Yesterday we saw the future. At least some of us did…While some of us only heard the future with a black screen, or a frozen screen, or only saw a glimpse of the future for 15 seconds while we waited up to 45 seconds to be miraculously jumped into the future again…missing everything in between…Ugh…
On Sunday Oct. 25th, it was a seminal moment for the National Football League as it exclusively broadcast a game on yahoo.com (and the NFL mobile app.) For the first time in recent memory, you could not watch a game on traditional television, their partner in crime since the early ‘s 60’s.
Yahoo paid the NFL somewhere between $17-$20 million for the right to do so. Yahoo then turned around and according to Fortune, this game between the Jacksonville Jaguars and the Buffalo Bills at Wembley Stadium in London, England was being sold at $200,000 per :30 second commercial avail. Unfortunately, even the most uninformed football fan would probably look at you and say…”Ya, those teams aren’t good”. So why would anyone pay for something at such a premium between two lower tiered teams on a medium that had yet to be proven? Well, they didn’t. The cost was cut by 3/4’s for only $50,000 for said :30 second spot.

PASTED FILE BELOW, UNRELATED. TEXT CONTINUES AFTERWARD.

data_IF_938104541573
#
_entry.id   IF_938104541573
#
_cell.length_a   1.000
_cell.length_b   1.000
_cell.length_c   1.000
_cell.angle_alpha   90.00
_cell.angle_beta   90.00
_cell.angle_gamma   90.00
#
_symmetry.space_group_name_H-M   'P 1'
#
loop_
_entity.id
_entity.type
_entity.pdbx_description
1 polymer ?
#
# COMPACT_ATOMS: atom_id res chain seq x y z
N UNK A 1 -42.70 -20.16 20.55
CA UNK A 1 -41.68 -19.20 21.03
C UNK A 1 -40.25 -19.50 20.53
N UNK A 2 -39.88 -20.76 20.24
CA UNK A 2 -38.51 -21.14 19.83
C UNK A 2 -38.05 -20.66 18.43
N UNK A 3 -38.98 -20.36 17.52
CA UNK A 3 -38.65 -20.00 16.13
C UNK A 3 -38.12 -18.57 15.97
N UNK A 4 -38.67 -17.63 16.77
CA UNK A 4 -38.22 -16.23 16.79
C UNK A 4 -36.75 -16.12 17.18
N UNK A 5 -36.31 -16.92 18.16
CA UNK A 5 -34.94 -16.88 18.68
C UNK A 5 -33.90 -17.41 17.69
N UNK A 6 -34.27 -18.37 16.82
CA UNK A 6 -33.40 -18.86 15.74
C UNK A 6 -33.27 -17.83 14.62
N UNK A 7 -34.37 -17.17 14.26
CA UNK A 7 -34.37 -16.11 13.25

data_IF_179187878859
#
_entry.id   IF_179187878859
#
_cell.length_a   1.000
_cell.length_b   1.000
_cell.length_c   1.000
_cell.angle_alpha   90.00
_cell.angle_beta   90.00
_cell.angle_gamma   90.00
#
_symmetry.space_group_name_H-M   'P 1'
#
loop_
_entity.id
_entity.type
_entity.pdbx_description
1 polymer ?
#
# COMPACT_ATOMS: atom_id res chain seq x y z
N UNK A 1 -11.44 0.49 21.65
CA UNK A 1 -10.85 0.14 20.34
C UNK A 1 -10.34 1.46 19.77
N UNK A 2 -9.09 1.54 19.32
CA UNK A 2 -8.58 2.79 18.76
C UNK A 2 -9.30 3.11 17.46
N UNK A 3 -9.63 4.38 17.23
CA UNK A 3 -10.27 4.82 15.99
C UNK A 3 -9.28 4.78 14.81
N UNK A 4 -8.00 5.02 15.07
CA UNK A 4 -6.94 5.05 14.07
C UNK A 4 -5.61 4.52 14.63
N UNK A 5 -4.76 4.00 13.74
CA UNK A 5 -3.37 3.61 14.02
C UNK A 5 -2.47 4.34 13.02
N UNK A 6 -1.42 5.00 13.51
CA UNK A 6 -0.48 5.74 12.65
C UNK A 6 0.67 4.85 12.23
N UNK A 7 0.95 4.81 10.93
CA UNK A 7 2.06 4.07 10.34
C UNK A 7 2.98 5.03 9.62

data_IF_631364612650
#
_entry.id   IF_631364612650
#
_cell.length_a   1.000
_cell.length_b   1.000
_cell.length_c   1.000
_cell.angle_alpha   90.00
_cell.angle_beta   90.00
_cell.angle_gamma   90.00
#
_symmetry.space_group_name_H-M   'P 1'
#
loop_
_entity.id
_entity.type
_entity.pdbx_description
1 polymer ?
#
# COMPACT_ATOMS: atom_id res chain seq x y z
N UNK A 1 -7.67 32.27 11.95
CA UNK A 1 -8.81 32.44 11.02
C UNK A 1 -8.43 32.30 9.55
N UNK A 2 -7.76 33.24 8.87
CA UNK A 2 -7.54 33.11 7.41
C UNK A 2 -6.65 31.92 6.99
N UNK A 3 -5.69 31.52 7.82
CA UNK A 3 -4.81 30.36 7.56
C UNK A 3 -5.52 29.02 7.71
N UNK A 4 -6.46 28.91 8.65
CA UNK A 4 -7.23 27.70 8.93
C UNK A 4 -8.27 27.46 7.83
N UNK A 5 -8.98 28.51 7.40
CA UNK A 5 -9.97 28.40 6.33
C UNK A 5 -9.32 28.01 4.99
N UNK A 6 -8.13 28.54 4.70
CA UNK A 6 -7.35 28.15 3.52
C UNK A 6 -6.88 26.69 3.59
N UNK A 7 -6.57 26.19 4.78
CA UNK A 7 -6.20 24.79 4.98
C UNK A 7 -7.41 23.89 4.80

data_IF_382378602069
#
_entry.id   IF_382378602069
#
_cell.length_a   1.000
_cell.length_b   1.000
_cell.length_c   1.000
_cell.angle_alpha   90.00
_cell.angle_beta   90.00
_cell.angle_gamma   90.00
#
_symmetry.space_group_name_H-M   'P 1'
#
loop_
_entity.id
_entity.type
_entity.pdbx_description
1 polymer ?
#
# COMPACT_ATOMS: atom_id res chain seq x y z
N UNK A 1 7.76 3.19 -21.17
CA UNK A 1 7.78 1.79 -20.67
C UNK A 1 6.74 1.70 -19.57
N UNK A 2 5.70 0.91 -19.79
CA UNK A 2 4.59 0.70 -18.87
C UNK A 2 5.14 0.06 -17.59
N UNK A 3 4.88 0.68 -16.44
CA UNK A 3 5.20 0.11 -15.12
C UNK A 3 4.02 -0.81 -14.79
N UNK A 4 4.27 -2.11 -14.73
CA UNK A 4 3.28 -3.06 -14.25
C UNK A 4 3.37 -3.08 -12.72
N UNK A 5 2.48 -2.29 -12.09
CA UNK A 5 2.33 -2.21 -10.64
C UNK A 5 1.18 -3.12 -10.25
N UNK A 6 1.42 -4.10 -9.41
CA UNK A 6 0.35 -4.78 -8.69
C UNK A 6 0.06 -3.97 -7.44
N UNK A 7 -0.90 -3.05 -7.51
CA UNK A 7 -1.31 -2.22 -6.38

Response on the other hand was mixed. Only speaking for myself, while walking around and using Yahoo.com in an area with 4G LTE, it was absolutely awful to watch. The stream was steady, for at most, 1 minute. This was followed by no signal for over a minute. Not the ratio you would want. However, I went onto Twitter to see what the masses were saying. Mike Florio, owner and writer of Pro Football Talk and contributor to Football Night In America pointed out that the stream was smooth on the NFL Mobile App. I then downloaded said app and it was true. No hiccups or delays.
But according again to Fortune, many viewed the game as a success:
Well, it looks like the jury is still out on this one. I don’t think the NFL servers, or more importantly Yahoo servers were prepared for at least 10 million viewers. CNN reported 15 million sampled while there was a average of 2.36 million viewers per minute. 33% being those outside of the US.
This game was viewed as a “test” for the NFL. Here is my question, why would you conduct such a test during a regular season game? Not to mention a game on international soil? If you want to conduct a test, why wouldn’t it be the Hall of Fame Game? The first preseason game of the year held at Canton, OH. the home of the Pro Football Hall of Fame. This game is the first pro football game since the Super Bowl and feeds the hungry masses dying for the NFL. Instead you come across as a half-assing something that should be legitimately explored!
But what the hell do I know, I was just stuck looking at a frozen screen for more often than not.